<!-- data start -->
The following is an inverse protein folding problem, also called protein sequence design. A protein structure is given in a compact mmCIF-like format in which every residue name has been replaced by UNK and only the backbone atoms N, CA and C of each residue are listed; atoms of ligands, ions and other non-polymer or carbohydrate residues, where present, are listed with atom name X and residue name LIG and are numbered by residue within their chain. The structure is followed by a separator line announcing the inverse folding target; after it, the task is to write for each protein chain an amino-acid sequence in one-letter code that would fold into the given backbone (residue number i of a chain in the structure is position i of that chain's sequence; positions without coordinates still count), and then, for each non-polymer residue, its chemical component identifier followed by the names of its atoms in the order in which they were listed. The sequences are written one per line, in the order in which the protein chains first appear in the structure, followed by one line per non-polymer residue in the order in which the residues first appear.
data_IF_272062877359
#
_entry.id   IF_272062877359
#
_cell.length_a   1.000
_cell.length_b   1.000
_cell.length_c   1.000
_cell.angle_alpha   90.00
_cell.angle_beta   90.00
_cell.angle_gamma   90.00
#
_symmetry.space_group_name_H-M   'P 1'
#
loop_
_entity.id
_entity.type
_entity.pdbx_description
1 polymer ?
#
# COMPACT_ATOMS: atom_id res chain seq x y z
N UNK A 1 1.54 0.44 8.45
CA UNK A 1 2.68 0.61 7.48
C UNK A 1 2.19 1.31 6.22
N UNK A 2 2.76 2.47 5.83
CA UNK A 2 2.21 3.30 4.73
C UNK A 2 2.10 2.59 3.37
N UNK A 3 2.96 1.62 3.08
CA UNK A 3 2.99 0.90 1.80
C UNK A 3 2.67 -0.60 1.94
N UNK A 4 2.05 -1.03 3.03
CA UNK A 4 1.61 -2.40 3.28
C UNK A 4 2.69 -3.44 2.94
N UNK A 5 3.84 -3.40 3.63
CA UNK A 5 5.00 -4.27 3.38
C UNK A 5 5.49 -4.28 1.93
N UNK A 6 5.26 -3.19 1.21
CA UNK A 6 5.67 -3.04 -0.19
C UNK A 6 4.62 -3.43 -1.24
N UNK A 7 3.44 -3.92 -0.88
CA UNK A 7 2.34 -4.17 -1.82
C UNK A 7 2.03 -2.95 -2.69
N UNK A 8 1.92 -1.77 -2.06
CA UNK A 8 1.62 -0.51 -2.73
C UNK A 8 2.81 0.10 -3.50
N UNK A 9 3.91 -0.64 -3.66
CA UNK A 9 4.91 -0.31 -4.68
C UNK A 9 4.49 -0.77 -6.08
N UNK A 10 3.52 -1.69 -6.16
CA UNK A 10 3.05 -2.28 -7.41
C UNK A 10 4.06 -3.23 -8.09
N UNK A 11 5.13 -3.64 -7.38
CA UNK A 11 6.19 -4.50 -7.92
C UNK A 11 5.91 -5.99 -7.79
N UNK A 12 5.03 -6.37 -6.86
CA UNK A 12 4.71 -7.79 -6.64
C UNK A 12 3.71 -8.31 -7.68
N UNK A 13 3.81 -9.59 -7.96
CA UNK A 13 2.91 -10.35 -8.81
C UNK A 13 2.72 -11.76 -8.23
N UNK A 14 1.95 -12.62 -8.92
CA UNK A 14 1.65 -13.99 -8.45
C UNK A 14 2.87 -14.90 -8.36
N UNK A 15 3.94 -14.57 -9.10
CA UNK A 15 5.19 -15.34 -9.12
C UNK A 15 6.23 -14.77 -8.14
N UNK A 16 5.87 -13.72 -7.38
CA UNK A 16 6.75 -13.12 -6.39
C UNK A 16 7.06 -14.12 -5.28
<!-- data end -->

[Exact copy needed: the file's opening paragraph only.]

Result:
The following is an inverse protein folding problem, also called protein sequence design. A protein structure is given in a compact mmCIF-like format in which every residue name has been replaced by UNK and only the backbone atoms N, CA and C of each residue are listed; atoms of ligands, ions and other non-polymer or carbohydrate residues, where present, are listed with atom name X and residue name LIG and are numbered by residue within their chain. The structure is followed by a separator line announcing the inverse folding target; after it, the task is to write for each protein chain an amino-acid sequence in one-letter code that would fold into the given backbone (residue number i of a chain in the structure is position i of that chain's sequence; positions without coordinates still count), and then, for each non-polymer residue, its chemical component identifier followed by the names of its atoms in the order in which they were listed. The sequences are written one per line, in the order in which the protein chains first appear in the structure, followed by one line per non-polymer residue in the order in which the residues first appear.